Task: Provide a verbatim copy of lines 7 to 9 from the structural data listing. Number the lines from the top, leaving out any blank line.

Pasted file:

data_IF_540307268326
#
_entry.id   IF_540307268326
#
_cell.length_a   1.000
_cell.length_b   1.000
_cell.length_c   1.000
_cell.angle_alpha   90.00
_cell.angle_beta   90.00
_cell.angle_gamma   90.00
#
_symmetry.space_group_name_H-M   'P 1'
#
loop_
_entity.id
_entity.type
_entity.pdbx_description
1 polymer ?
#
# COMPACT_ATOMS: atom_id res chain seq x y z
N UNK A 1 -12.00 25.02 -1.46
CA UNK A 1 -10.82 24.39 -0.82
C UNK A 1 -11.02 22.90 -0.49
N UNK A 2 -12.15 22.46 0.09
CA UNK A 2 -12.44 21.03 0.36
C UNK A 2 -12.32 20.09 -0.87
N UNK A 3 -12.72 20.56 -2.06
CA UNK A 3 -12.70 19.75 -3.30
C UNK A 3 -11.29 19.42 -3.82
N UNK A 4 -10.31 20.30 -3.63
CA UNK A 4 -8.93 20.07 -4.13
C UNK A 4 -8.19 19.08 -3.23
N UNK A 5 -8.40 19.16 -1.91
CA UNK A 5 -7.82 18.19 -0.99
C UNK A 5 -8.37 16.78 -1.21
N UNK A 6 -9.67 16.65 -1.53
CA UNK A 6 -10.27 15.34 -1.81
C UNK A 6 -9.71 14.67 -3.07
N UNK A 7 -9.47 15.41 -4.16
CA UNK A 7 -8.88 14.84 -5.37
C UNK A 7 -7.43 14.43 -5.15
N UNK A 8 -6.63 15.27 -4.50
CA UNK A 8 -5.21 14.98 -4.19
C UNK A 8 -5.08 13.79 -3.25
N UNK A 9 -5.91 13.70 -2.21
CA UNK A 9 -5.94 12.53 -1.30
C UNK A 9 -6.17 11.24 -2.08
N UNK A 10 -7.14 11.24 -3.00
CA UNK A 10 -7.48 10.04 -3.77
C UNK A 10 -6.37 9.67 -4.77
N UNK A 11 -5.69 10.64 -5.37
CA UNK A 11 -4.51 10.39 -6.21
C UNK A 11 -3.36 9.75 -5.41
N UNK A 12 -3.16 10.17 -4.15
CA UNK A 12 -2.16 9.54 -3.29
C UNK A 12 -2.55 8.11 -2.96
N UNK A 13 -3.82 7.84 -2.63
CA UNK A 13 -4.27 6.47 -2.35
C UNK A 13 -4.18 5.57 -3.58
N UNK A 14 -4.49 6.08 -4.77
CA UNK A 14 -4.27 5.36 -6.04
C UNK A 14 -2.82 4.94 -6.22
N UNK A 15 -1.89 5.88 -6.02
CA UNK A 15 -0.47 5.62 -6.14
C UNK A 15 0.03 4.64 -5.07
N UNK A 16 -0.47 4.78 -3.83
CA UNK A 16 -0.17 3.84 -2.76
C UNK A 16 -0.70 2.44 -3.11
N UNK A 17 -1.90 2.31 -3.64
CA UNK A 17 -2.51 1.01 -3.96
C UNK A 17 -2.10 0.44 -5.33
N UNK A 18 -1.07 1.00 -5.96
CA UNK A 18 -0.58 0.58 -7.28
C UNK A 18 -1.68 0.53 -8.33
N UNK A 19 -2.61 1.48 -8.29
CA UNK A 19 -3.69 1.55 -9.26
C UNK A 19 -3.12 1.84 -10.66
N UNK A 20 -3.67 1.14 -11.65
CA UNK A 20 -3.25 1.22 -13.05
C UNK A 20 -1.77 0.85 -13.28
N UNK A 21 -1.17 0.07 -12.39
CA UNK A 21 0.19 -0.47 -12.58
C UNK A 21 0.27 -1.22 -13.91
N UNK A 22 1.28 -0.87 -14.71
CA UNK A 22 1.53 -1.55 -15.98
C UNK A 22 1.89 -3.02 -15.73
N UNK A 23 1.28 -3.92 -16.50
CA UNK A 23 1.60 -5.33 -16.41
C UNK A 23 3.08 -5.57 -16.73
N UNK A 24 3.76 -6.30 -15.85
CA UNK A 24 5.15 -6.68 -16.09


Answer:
_cell.length_c   1.000
_cell.angle_alpha   90.00
_cell.angle_beta   90.00